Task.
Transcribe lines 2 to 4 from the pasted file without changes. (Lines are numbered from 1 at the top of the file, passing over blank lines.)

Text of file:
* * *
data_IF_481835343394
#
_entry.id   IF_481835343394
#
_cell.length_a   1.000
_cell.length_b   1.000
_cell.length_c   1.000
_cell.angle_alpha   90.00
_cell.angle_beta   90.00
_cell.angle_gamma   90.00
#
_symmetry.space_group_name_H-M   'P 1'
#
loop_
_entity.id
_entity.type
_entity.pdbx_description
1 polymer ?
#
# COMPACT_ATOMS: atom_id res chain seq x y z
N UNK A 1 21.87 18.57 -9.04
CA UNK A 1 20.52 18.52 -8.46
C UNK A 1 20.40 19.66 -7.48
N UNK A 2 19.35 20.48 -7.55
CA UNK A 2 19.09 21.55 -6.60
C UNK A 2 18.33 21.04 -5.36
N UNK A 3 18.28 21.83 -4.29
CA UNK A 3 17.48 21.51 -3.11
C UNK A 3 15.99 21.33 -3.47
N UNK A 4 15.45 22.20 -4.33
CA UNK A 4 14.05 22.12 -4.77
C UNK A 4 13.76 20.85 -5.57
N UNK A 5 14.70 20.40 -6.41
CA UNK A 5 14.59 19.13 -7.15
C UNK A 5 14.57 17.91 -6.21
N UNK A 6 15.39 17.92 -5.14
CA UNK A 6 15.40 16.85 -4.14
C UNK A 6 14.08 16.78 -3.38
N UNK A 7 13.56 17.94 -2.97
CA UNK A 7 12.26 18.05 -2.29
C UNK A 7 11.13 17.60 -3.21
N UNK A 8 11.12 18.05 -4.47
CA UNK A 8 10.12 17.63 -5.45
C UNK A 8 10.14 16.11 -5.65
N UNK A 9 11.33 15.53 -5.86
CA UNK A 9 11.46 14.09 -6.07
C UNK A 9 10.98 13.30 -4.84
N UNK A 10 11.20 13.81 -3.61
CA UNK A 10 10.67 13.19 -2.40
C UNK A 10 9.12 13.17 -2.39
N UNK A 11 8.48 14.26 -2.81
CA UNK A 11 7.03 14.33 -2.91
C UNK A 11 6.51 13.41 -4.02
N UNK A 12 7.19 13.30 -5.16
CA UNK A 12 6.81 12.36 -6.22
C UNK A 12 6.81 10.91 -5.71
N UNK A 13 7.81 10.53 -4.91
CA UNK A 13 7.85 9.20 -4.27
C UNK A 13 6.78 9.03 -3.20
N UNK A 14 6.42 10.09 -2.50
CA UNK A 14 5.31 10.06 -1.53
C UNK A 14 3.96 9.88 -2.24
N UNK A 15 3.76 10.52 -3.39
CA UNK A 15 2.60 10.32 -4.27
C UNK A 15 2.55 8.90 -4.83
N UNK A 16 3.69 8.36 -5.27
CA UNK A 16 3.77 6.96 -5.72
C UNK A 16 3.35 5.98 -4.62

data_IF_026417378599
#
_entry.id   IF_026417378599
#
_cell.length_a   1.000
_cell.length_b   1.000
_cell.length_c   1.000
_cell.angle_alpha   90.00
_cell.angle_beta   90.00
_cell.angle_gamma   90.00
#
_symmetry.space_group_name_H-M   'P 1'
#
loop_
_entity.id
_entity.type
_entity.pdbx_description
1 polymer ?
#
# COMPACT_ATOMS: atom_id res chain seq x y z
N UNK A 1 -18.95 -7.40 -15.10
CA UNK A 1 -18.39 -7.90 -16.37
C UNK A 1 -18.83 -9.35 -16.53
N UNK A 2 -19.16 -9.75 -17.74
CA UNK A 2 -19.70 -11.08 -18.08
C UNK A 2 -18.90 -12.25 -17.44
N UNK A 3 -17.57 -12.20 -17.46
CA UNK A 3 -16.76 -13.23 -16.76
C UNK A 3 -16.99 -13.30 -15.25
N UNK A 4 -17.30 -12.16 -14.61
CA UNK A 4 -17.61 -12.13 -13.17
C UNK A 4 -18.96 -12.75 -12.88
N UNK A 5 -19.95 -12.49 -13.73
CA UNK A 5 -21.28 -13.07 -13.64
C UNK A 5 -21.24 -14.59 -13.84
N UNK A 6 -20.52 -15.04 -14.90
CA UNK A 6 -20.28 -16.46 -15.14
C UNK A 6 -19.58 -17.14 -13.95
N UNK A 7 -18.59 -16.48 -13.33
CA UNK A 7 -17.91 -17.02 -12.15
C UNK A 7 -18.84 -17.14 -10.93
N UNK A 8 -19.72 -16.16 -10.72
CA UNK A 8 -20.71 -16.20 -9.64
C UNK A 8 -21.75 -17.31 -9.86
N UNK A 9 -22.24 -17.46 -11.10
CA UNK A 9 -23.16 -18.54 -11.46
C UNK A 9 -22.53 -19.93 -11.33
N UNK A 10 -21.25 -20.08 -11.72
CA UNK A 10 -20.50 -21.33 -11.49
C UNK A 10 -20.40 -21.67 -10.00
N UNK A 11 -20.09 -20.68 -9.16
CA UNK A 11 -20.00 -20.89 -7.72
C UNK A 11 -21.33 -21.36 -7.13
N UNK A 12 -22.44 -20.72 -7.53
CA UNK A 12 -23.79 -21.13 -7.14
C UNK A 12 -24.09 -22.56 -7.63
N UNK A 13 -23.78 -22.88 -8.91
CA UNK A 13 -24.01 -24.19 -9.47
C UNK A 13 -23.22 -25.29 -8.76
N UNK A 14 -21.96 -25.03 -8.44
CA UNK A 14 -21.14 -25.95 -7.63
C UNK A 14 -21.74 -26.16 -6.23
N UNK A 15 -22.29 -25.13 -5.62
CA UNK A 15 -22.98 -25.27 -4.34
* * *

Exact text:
#
_entry.id   IF_481835343394
#